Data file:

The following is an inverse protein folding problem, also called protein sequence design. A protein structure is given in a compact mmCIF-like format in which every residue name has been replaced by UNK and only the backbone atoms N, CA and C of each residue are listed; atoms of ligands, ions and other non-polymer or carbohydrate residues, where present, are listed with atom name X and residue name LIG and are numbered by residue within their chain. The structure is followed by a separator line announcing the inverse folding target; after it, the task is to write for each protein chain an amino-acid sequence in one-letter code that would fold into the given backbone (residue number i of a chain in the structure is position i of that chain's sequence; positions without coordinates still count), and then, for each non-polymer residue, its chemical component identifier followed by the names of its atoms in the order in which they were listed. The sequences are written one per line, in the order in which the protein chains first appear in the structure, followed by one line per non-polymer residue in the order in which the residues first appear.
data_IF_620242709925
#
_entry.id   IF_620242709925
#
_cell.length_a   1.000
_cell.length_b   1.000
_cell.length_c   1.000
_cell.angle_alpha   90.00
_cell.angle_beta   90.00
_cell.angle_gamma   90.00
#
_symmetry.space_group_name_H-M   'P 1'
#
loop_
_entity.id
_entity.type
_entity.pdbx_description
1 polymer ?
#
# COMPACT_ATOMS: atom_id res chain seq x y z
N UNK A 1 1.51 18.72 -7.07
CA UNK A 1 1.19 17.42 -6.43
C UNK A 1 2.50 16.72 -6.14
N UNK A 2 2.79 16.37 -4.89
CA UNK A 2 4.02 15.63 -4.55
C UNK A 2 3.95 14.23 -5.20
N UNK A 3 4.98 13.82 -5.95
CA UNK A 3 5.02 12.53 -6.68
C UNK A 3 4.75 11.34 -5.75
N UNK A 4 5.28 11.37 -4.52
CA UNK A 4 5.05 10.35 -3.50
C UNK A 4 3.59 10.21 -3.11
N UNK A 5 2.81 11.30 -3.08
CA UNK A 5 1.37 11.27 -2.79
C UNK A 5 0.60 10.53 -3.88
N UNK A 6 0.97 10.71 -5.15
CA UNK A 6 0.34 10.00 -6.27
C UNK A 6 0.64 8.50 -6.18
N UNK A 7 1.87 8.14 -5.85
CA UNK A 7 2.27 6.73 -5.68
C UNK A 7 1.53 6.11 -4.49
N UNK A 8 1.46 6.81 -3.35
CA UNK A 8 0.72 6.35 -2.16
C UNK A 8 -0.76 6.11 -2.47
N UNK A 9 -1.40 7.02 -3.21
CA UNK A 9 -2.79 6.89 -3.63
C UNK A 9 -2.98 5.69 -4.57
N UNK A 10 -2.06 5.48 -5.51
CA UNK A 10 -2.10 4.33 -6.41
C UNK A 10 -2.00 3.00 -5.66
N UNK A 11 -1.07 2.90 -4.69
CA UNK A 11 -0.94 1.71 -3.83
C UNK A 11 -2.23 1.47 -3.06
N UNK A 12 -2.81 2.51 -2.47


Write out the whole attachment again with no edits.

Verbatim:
The following is an inverse protein folding problem, also called protein sequence design. A protein structure is given in a compact mmCIF-like format in which every residue name has been replaced by UNK and only the backbone atoms N, CA and C of each residue are listed; atoms of ligands, ions and other non-polymer or carbohydrate residues, where present, are listed with atom name X and residue name LIG and are numbered by residue within their chain. The structure is followed by a separator line announcing the inverse folding target; after it, the task is to write for each protein chain an amino-acid sequence in one-letter code that would fold into the given backbone (residue number i of a chain in the structure is position i of that chain's sequence; positions without coordinates still count), and then, for each non-polymer residue, its chemical component identifier followed by the names of its atoms in the order in which they were listed. The sequences are written one per line, in the order in which the protein chains first appear in the structure, followed by one line per non-polymer residue in the order in which the residues first appear.
data_IF_620242709925
#
_entry.id   IF_620242709925
#
_cell.length_a   1.000
_cell.length_b   1.000
_cell.length_c   1.000
_cell.angle_alpha   90.00
_cell.angle_beta   90.00
_cell.angle_gamma   90.00
#
_symmetry.space_group_name_H-M   'P 1'
#
loop_
_entity.id
_entity.type
_entity.pdbx_description
1 polymer ?
#
# COMPACT_ATOMS: atom_id res chain seq x y z
N UNK A 1 1.51 18.72 -7.07
CA UNK A 1 1.19 17.42 -6.43
C UNK A 1 2.50 16.72 -6.14
N UNK A 2 2.79 16.37 -4.89
CA UNK A 2 4.02 15.63 -4.55
C UNK A 2 3.95 14.23 -5.20
N UNK A 3 4.98 13.82 -5.95
CA UNK A 3 5.02 12.53 -6.68
C UNK A 3 4.75 11.34 -5.75
N UNK A 4 5.28 11.37 -4.52
CA UNK A 4 5.05 10.35 -3.50
C UNK A 4 3.59 10.21 -3.11
N UNK A 5 2.81 11.30 -3.08
CA UNK A 5 1.37 11.27 -2.79
C UNK A 5 0.60 10.53 -3.88
N UNK A 6 0.97 10.71 -5.15
CA UNK A 6 0.34 10.00 -6.27
C UNK A 6 0.64 8.50 -6.18
N UNK A 7 1.87 8.14 -5.85
CA UNK A 7 2.27 6.73 -5.68
C UNK A 7 1.53 6.11 -4.49
N UNK A 8 1.46 6.81 -3.35
CA UNK A 8 0.72 6.35 -2.16
C UNK A 8 -0.76 6.11 -2.47
N UNK A 9 -1.40 7.02 -3.21
CA UNK A 9 -2.79 6.89 -3.63
C UNK A 9 -2.98 5.69 -4.57
N UNK A 10 -2.06 5.48 -5.51
CA UNK A 10 -2.10 4.33 -6.41
C UNK A 10 -2.00 3.00 -5.66
N UNK A 11 -1.07 2.90 -4.69
CA UNK A 11 -0.94 1.71 -3.83
C UNK A 11 -2.23 1.47 -3.06
N UNK A 12 -2.81 2.51 -2.47